Scrapping green levies won’t help the fuel poor

Jenny Saunders

Much of the debate on energy prices has focused on the role that so-called ‘green levies’ have played in contributing to rising costs, as we saw in David Cameron’s announcements yesterday.

Back in party conference season there were already indications that the Conservatives were looking closely at the obligations placed on energy companies and the impact these may have on bills, but pressure has intensified as each energy company announcing price rises has placed the blame squarely on the costs of delivering government policies.

The ensuing political ping-pong has meant that for the past few weeks energy prices – and fuel poverty – have been rarely out of the headlines. Although it’s encouraging that the plight of those in fuel poverty is being recognised, the current discourse has several potentially alarming consequences.

Of most tangible concern is the threat to the Energy Company Obligation, which involves fitting insulation and energy saving measures into the homes of vulnerable customers. It may either be extended over a longer period of time resulting in fewer measures being installed this year or scrapped completely. National Energy Action has long criticised ECO for its regressive approach. However, it is currently the only mechanism available for helping vulnerable households heat and insulate their homes, and is currently the only levy which is bringing real benefits.

With winter approaching, removing this scheme without any suitable alternative would be disastrous. Media headlines claim that all of ECO is directed at helping vulnerable customers and costs are much higher than government predicted. However, the truth is that only £540 million of the assumed £1.3bn is to be directed at vulnerable households and that element is proving by far the most cost effective element to deliver. NEA is urging government to allow the suppliers to spend all of their obligation on Affordable Warmth to achieve lower costs per price of carbon saved and meet the urgent need of keeping our poorest people warmer.

The intense focus on energy prices ignores one important fact: one of the main reasons over 3 million households are in fuel poverty is not because of the price we pay per kilowatt hour (or because of any additional charges on our bills) but because we have some of the poorest quality, energy inefficient housing in Europe.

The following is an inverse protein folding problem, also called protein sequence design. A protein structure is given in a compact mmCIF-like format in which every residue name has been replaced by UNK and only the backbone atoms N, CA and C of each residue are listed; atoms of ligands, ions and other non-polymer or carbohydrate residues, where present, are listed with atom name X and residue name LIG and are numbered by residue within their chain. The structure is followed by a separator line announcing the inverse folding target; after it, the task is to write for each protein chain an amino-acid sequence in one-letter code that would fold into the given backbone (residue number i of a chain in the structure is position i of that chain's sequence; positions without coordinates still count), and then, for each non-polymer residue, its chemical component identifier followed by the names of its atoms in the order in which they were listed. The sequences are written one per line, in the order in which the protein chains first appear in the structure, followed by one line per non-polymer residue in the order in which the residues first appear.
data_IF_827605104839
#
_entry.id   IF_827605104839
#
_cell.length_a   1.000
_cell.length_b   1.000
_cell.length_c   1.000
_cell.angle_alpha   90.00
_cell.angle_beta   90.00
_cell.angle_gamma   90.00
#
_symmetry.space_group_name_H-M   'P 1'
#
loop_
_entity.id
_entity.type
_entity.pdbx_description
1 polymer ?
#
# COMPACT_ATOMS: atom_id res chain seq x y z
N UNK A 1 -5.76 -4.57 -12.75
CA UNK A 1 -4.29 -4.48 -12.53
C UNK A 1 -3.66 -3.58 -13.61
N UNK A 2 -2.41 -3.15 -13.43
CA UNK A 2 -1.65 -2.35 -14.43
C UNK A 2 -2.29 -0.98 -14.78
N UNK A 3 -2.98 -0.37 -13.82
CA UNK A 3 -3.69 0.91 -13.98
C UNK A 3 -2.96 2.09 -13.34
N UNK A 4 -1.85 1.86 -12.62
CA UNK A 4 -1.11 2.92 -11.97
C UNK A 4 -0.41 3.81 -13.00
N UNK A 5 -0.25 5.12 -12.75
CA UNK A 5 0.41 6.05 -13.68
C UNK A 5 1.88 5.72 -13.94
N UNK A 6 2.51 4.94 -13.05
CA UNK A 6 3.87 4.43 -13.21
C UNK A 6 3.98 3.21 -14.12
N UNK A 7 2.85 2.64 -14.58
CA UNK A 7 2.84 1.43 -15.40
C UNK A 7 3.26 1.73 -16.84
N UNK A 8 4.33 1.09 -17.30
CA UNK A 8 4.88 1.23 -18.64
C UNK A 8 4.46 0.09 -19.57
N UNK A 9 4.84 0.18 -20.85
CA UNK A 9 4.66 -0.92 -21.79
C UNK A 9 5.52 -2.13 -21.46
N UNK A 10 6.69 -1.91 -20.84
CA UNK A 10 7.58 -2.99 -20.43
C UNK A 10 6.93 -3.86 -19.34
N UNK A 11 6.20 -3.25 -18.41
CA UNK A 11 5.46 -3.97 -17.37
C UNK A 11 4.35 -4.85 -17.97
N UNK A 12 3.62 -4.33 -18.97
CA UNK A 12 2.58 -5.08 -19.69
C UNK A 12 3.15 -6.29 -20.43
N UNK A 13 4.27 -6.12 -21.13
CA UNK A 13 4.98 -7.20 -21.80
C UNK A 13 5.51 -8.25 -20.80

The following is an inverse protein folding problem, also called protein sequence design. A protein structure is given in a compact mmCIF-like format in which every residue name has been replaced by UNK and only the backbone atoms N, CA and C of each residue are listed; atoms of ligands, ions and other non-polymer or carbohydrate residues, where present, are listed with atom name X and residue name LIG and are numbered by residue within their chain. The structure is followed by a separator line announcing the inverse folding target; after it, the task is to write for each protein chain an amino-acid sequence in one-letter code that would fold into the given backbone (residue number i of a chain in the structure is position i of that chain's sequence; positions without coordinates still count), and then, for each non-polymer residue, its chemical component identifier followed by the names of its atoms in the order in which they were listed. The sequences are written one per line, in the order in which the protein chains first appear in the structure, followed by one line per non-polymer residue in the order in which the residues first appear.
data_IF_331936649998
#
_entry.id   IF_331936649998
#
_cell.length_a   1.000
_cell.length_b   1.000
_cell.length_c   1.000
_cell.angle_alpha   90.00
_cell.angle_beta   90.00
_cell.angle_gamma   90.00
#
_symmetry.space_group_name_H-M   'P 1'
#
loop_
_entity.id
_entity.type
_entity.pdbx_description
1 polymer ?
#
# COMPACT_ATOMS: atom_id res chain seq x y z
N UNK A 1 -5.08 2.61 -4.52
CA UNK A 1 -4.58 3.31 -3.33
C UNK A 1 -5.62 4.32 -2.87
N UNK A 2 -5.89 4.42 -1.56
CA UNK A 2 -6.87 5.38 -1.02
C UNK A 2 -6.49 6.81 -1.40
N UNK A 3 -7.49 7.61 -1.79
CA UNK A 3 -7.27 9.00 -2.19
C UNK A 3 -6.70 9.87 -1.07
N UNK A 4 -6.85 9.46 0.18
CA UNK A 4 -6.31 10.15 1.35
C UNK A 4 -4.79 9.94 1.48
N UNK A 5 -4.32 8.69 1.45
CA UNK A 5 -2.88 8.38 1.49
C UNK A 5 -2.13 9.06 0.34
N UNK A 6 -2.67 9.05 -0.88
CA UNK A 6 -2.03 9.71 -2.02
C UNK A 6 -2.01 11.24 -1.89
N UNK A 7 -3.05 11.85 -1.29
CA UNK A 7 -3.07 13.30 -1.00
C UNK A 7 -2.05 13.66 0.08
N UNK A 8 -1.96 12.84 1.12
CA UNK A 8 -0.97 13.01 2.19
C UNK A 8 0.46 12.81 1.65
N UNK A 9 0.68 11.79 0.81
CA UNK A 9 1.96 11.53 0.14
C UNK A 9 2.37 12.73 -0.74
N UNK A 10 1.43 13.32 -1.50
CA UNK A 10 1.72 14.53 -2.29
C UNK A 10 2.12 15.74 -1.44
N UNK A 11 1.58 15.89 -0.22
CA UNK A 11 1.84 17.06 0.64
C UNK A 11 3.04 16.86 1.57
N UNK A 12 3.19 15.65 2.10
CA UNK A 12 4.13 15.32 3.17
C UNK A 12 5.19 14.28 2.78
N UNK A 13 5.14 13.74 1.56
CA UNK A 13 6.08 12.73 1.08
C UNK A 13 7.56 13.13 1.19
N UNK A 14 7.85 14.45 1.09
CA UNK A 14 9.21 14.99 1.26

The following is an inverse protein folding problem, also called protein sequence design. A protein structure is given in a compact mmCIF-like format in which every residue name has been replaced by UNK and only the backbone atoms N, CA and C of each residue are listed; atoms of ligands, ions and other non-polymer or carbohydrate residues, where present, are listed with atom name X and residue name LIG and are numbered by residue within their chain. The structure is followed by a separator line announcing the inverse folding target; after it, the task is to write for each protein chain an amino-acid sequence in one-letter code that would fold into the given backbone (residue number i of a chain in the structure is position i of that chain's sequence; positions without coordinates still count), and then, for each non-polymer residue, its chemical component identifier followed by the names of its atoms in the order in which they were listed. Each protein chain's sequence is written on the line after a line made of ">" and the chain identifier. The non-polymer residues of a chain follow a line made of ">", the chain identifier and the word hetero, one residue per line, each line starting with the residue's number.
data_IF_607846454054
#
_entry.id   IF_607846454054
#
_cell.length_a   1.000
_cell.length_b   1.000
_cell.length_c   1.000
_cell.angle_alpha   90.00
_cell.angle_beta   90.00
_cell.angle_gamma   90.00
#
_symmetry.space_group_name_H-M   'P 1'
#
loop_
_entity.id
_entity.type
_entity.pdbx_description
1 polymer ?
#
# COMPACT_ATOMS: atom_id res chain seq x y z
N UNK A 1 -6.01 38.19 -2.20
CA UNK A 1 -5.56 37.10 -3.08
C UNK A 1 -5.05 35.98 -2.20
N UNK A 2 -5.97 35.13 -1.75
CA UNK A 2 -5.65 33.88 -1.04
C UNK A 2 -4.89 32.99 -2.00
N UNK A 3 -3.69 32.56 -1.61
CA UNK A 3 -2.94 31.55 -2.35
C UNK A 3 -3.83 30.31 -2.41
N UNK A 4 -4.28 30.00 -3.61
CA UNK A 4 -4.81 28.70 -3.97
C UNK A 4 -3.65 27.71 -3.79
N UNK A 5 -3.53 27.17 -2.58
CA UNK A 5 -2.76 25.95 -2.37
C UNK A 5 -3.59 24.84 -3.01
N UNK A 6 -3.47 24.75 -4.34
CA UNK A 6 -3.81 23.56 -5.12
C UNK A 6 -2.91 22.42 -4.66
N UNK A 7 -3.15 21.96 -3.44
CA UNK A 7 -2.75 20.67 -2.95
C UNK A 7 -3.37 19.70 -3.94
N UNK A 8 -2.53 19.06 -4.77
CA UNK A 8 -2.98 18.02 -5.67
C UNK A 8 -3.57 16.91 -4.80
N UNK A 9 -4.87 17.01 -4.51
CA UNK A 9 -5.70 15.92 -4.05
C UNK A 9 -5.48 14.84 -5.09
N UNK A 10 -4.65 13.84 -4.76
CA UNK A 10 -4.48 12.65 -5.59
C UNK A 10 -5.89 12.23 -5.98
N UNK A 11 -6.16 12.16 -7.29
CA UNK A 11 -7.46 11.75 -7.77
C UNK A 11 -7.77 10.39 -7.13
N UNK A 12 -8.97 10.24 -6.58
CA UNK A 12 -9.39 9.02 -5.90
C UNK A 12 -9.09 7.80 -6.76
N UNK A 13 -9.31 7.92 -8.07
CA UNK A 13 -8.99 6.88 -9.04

Over half of the fuel poor households in England live in properties with an abysmally low energy rating of E, F or G and are responsible for over 75 per cent of the aggregated fuel gap which measures affordability of energy. Households classified as fuel poor are much more like to have uninsulated, non-cavity wall types and are much more likely to use an inefficient type of boiler.

It is unhelpful, unnecessary and wrong to position this debate as a virtual battleground where social and environmental objectives stand on opposite sides of the field. While the green and consumer lobbies may differ in their overall objectives, the mechanisms for reaching these objectives are largely sympathetic.

Improving energy efficiency benefits both individual householders and the environment; decreasing our reliance on fossil fuels positively impacts on greenhouse gas emissions and should (eventually) ensure that we can keep the lights on at a price we can all afford.

What we need is an approach that ensures that the costs of energy policies are not disproportionately met by those on lower incomes.  Having an initial protected block of energy consumption that is exempt from levies would help keep bills down and ensure that those on low incomes aren’t paying more than their fair share.

In the long term, it is essential that the government addresses fuel poverty through an ambitious strategy funded directly by Treasury, instead of loading social responsibilities onto private companies. Over the next 15 years the Government will raise around £4bn a year in carbon taxes, while the latest price rises alone will provide an additional £150 million in VAT revenue if all suppliers follow suit.

Channelling this money back into a national energy efficiency scheme could help to take 9 out of 10 people out of fuel poverty, as well as reduce the burden on our health service and improve our local economies.

Jenny Saunders is the Chief Executive of National Energy Action

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